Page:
I’ve just finished writing my new second book, Creative Portraiture, to be published in spring 2012 with Ilex in the UK and Pixiq in the US, & the world thereon. The book focuses on my work involving other subjects, but it also features some of my self-portraiture particularly the work I have created since finishing Self-Portrait Photography.
The hardest part of writing any book is not the writing itself… it’s setting the focus, angle and organisation to the whole book before actually writing each part. Making a book is much more than writing. I’ve found I’ve had to spend much more time staring at my Page Plan than actually typing…. and then a lot of time traipsing through file archives, writing captions and figuring out what will look and work best where. How you choose to contextualise and lay out your work is an art form in itself. Even if you have an idea of which pictures look good together, doesn’t mean you will have something significant to say on that page where those pictures are displayed. It’s not about isolated visuals for this book, but how pictures combine appropriately with words and the angle I’m adopting for any particular page/chapter. Each shoot/set of related images are presented as stories, which go beyond the ‘before and after’: but discussing how I actually got to the ‘before’.
The book again has contributors. The section will be slightly smaller than the contributor section in Self-Portrait. The whole book will be slightly shorter at 160 pages. The five contributors are made up of 3 American artists, 1 British, and 1 Dutch. Two are men and three are women. They will be revealed closer to the launch.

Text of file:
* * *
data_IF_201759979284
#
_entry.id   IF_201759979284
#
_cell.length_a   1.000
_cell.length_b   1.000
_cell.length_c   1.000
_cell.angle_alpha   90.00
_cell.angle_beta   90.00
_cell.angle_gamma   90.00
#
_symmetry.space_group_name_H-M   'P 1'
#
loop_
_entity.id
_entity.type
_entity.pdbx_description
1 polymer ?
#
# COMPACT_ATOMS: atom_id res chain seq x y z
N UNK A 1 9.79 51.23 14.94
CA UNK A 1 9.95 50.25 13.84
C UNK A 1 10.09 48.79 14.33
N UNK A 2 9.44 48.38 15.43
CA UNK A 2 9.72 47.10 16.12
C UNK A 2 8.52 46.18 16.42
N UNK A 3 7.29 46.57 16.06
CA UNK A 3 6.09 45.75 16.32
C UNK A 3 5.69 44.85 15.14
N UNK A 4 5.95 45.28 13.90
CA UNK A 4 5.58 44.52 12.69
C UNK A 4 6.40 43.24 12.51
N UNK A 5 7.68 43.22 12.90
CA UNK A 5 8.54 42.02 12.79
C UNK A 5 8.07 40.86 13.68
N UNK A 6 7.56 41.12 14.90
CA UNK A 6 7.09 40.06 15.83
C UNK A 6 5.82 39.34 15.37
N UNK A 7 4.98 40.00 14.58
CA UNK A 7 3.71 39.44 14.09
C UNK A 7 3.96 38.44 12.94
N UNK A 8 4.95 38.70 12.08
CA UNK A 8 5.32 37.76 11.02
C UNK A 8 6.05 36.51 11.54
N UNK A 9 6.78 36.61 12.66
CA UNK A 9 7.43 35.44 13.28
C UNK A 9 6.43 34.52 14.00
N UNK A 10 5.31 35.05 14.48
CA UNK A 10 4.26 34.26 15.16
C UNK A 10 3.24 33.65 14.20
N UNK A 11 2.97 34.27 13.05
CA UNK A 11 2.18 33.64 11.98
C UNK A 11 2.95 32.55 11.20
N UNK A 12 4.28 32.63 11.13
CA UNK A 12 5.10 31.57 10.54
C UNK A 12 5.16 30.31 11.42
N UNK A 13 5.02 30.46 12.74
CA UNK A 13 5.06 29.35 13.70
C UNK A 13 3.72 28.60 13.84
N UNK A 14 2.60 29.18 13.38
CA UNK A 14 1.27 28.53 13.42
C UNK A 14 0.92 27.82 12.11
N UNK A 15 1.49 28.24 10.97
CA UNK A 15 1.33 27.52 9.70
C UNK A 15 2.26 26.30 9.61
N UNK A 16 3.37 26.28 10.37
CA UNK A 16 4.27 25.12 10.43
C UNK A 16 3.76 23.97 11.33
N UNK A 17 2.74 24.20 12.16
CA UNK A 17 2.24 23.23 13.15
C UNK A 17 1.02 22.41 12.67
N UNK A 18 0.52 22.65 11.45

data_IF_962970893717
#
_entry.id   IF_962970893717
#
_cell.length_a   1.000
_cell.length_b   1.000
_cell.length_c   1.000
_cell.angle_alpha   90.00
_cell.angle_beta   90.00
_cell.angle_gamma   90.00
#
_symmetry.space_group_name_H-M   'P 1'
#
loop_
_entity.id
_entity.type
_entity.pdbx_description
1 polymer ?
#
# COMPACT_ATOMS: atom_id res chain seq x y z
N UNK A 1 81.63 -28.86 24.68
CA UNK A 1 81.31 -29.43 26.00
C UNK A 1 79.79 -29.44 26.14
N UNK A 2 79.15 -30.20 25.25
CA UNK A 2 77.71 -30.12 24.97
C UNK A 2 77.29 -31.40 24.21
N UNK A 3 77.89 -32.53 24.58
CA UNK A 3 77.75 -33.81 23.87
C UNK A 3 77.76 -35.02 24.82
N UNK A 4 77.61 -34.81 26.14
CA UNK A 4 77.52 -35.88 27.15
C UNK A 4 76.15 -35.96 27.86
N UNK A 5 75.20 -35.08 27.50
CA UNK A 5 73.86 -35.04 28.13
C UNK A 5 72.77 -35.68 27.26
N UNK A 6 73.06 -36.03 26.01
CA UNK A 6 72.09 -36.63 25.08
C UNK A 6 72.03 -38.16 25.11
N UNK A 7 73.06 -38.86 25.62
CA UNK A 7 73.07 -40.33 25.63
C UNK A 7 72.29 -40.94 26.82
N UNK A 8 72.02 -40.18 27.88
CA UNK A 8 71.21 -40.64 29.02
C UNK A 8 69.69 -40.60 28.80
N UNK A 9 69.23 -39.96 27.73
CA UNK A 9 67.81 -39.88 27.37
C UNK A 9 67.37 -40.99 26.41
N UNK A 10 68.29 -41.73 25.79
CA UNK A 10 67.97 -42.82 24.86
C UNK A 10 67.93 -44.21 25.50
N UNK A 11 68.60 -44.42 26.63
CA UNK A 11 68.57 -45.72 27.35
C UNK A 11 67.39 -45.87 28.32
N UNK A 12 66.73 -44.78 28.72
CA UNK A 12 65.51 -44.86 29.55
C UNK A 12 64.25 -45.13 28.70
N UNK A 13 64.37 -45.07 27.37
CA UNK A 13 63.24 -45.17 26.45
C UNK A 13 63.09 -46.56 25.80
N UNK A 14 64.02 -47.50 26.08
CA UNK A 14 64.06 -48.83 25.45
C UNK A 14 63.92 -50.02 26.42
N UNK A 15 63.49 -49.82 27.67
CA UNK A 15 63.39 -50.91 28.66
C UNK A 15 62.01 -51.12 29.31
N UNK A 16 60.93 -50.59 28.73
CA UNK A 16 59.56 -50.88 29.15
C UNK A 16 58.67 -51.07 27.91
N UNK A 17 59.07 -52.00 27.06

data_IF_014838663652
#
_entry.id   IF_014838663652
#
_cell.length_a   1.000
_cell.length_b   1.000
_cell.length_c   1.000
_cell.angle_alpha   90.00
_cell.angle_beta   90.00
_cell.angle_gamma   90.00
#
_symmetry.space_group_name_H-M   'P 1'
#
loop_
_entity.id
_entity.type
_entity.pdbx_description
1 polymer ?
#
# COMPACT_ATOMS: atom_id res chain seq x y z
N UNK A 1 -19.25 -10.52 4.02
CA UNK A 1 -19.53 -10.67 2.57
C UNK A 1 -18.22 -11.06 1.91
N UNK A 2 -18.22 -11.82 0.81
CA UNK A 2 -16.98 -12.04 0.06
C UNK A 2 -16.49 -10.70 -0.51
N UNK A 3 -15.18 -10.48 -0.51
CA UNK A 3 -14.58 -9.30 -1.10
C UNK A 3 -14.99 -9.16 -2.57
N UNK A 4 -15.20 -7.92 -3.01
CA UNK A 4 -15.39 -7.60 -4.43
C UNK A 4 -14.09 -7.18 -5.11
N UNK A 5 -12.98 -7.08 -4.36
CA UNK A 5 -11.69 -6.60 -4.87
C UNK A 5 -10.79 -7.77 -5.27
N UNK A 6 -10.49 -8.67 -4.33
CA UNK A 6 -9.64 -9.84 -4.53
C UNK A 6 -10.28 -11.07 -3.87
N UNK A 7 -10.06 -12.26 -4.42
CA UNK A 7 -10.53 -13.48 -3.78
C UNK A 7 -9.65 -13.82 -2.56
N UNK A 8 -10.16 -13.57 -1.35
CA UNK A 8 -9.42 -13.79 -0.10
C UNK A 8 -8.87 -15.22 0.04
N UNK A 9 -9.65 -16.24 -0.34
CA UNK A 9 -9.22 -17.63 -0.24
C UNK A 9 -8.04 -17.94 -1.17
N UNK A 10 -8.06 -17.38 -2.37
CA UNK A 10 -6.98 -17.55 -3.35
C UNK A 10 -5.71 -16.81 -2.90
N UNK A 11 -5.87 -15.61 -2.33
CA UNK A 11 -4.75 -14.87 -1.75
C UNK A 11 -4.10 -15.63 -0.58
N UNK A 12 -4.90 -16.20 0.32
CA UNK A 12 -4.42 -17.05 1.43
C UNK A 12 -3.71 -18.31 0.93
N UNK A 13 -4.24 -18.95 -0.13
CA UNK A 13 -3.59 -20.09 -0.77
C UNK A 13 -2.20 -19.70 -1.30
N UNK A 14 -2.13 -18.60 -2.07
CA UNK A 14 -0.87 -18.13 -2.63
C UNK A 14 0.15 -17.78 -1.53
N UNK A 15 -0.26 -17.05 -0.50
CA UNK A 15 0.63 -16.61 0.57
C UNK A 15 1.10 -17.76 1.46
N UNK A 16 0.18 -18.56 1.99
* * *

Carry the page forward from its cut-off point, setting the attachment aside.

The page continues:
I spent some time wondering how best to organise the book into chapters. Looking across the work I wanted to feature in the book, I sought a way to categorise the material without having to base everything around technique, and also a way that can allowed me to develop on the chapters and add to them over the course of writing it. So I decided on a chapter organisation that is organised by ‘Portraits in nature’, ‘Urban portraits’, and ‘Everyday Interiors’.
Within each chapter are appropriate images relating to those environments. There is an initial chapter on ‘Aspects of portraiture’, where I cover what I consider are important things to think about, including depth, angle, motion, shape, colour and so on, which talk in context about technical aspects such as lenses and lighting. And the last, sixth chapter, just like in Self-Portrait, is a short reference section where I write about marketing topics relevant to this particular book – in this case, mostly about working with models, with some thoughts on artistic style, advice on exhibiting, and on developing a portfolio.